Gamification In Talent Assessment

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Chamorro-Premuzic, Winsborough, Sherman, and Hogan (2006) present a vague and lacklustre support for the implication of Gamification within talent assessment. Although, they provide innovative and well thought ideas regarding how Gamification can be used to develop and modernise the talent assessment sector, they struggle to ground their theory with any evidence. Furthermore, by giving evidence for how individuals who find their niche, in which they do not need to try as hard to perform well, compared to those who haven’t found their niche, they are giving evidence against a style of talent assessment that is extremely generalizable in Gamification, as everyone must compete in the same game to be fairly judged and compared, even though some…show more content…
Because Gamification predominately involves games or competition, it can lead to employees or potential employees not taking their jobs or assessments seriously, and therefore going from a professional culture, to a game and play culture (Van Roy. R., & Zaman. B., 2015). Furthermore, one of the main causes of this change in culture is due to ‘trial and error,’ (Buckley. P., & Doyle. E., 2014) something which is seen heavily in games, where they can retry the assessment or task with zero consequences. However, this cannot happen during jobs where professionalism must be kept at all times, if not there could be consequences, some as severe as life or death, such as when working as a Doctor or Judiciary. When working as a Doctor or Judiciary you can not simply bring someone back to life after you make a mistake. Therefore, Gamification must never be implemented within job sectors that affect any human being mentally or physically by direct actions caused by the employees. In addition, Gamification assessments should not be used within the medical field because, there are some things that happen in which even the most specialized and knowledgeable Doctors cannot explain, therefore any game type assessment will never be able to; firstly, judge someone on an experience that can only happen from first hand action, and secondly, create situations in…show more content…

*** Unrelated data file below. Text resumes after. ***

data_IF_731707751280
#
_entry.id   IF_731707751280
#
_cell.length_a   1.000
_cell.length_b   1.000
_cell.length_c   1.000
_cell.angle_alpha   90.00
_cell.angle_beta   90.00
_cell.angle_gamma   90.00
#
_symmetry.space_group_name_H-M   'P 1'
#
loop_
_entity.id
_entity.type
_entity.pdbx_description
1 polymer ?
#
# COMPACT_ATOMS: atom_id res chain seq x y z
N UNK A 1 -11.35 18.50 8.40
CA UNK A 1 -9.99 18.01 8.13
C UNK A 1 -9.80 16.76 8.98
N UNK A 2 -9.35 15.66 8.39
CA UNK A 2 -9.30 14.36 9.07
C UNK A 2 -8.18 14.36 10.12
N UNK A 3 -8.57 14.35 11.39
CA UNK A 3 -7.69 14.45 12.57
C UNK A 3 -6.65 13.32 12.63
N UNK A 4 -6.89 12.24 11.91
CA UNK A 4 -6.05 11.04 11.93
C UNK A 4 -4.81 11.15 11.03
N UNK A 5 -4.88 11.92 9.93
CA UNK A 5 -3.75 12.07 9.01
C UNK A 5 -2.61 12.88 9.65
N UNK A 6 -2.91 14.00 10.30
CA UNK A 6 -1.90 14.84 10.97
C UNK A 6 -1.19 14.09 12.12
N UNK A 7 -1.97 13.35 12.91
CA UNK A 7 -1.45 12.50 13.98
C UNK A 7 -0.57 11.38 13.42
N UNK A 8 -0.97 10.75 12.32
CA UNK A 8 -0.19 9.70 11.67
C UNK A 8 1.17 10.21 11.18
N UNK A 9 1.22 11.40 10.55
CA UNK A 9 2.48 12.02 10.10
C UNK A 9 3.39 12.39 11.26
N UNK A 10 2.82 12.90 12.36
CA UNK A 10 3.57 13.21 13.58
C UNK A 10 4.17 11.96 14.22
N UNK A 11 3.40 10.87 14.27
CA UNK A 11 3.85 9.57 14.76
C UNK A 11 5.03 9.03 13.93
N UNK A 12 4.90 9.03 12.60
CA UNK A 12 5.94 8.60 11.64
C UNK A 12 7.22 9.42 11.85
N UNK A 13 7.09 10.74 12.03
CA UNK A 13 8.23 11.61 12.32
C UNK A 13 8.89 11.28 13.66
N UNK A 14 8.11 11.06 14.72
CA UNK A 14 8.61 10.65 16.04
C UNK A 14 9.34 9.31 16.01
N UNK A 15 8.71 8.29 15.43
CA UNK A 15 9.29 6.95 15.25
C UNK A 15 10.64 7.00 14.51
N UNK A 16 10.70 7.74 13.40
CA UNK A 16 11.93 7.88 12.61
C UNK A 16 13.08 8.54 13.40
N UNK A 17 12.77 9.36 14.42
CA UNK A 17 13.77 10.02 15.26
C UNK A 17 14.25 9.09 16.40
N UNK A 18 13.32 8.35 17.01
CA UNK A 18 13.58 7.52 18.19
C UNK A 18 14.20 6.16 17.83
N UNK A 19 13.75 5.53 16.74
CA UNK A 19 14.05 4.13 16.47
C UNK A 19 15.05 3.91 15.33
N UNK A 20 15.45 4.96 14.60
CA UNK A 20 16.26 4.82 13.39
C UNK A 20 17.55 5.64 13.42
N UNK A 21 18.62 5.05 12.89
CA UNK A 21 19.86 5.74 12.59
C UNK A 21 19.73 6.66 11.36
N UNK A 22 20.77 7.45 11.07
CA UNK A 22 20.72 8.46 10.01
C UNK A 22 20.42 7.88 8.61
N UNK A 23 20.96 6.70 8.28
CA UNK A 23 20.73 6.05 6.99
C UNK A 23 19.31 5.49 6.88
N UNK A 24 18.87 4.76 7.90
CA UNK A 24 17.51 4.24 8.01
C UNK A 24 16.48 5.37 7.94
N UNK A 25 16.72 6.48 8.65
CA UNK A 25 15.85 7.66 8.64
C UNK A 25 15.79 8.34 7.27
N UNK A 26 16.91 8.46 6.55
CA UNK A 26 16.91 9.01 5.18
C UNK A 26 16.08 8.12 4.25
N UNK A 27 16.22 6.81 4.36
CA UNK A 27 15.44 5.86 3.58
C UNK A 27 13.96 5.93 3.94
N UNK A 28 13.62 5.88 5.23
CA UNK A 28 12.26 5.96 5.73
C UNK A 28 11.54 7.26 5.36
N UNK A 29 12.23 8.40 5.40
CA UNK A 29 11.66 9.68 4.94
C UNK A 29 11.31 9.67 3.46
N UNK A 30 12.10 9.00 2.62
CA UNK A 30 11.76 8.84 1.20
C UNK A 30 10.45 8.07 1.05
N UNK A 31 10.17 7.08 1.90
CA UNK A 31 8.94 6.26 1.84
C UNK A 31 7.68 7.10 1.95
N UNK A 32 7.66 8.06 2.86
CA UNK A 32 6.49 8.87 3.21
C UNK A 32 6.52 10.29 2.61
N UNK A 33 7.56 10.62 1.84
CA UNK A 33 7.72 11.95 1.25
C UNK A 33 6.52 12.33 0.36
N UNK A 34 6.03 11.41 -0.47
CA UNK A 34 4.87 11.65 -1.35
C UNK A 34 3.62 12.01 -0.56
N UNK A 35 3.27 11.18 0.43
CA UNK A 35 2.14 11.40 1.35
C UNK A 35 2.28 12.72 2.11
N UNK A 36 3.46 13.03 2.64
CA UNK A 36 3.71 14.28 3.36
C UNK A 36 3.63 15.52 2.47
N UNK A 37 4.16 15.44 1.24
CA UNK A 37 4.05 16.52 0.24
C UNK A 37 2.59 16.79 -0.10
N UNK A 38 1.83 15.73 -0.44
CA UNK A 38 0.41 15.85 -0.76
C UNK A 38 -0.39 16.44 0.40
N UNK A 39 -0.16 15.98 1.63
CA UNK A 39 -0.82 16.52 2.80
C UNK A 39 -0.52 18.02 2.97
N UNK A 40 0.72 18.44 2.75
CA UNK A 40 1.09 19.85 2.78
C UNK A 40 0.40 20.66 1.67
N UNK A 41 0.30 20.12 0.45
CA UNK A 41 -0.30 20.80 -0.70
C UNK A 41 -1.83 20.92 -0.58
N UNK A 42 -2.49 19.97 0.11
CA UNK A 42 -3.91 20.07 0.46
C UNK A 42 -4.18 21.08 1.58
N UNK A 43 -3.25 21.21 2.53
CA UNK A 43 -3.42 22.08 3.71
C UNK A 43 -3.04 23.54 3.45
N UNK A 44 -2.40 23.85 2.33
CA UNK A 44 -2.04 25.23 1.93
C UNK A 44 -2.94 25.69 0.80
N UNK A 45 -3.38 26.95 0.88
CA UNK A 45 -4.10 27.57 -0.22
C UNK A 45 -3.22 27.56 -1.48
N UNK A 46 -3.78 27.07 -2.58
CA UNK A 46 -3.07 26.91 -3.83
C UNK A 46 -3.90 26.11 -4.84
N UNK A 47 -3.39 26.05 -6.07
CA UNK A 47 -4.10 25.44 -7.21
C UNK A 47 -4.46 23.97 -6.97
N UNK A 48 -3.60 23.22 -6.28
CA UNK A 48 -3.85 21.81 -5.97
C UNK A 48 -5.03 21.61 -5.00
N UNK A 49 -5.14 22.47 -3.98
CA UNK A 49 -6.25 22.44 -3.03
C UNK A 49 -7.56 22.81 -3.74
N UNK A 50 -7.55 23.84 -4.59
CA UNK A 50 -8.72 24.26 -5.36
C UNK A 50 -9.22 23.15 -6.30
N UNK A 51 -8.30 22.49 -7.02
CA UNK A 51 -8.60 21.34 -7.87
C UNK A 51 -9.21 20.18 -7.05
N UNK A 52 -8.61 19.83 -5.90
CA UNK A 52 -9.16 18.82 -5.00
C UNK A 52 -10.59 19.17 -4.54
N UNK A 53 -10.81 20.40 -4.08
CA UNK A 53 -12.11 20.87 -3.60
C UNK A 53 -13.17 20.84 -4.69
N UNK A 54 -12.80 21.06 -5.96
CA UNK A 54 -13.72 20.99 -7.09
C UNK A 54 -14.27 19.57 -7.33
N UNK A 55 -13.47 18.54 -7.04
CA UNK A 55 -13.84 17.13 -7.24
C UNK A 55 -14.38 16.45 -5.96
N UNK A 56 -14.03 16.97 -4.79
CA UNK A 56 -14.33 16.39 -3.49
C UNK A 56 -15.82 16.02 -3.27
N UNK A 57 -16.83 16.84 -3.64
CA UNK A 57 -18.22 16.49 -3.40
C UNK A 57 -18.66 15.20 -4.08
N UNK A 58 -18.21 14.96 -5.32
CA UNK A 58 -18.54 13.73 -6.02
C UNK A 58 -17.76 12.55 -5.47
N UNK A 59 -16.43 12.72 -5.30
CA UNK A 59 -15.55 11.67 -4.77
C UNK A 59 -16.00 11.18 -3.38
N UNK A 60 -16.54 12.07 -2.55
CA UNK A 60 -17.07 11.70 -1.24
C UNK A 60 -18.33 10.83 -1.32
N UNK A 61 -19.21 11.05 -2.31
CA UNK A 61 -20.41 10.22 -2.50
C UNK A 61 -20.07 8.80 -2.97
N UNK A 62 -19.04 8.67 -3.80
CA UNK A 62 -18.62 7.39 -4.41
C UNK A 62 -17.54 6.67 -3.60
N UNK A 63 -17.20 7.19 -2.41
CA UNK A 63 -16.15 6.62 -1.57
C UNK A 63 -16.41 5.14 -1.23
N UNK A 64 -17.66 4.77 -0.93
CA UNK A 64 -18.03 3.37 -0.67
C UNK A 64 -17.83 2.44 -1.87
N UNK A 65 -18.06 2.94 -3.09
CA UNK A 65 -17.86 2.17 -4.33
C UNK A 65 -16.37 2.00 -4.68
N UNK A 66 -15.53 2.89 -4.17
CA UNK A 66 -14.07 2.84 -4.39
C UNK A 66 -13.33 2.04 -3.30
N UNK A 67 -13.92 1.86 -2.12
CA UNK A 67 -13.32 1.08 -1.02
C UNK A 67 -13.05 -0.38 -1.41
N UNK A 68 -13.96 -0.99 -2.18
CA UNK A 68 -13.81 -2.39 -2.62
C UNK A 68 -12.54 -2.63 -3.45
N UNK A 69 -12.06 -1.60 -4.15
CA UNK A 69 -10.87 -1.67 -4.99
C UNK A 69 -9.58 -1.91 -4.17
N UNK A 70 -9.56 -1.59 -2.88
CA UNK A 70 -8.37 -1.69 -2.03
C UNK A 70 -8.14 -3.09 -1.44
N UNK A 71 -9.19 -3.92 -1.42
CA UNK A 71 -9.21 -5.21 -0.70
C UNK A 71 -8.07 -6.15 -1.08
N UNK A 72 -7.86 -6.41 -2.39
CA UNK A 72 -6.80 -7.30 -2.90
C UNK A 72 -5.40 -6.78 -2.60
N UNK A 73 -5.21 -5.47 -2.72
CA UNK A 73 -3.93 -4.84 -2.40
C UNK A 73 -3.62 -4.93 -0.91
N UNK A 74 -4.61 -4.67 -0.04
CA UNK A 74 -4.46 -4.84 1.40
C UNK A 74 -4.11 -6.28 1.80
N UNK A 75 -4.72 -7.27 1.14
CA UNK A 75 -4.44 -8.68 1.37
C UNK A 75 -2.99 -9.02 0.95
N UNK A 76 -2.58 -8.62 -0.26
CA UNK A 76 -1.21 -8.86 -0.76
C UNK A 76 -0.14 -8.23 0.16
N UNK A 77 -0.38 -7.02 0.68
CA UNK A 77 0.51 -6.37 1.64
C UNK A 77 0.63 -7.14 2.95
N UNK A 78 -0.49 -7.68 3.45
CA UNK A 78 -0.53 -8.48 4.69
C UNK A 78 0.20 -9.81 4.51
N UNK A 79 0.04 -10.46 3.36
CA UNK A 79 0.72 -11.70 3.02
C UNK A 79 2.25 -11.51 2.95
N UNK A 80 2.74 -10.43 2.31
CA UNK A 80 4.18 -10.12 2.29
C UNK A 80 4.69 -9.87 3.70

Therefore, Gamification has not yet been fine tuned, thus there is more likely going to be mistakes in its early phase of implementation and therefore it should not be applied as an assessment on its own. Furthermore, Chamorro-Premuzic et al., (2006) does not state that the old techniques of talent assessment are invalid or of no use, and so we must ask ourselves, ‘if it’s not broke, why try and fix it?’ Is Gamification really worth all the trials and errors that will come through it, just so we are up to date with the latest
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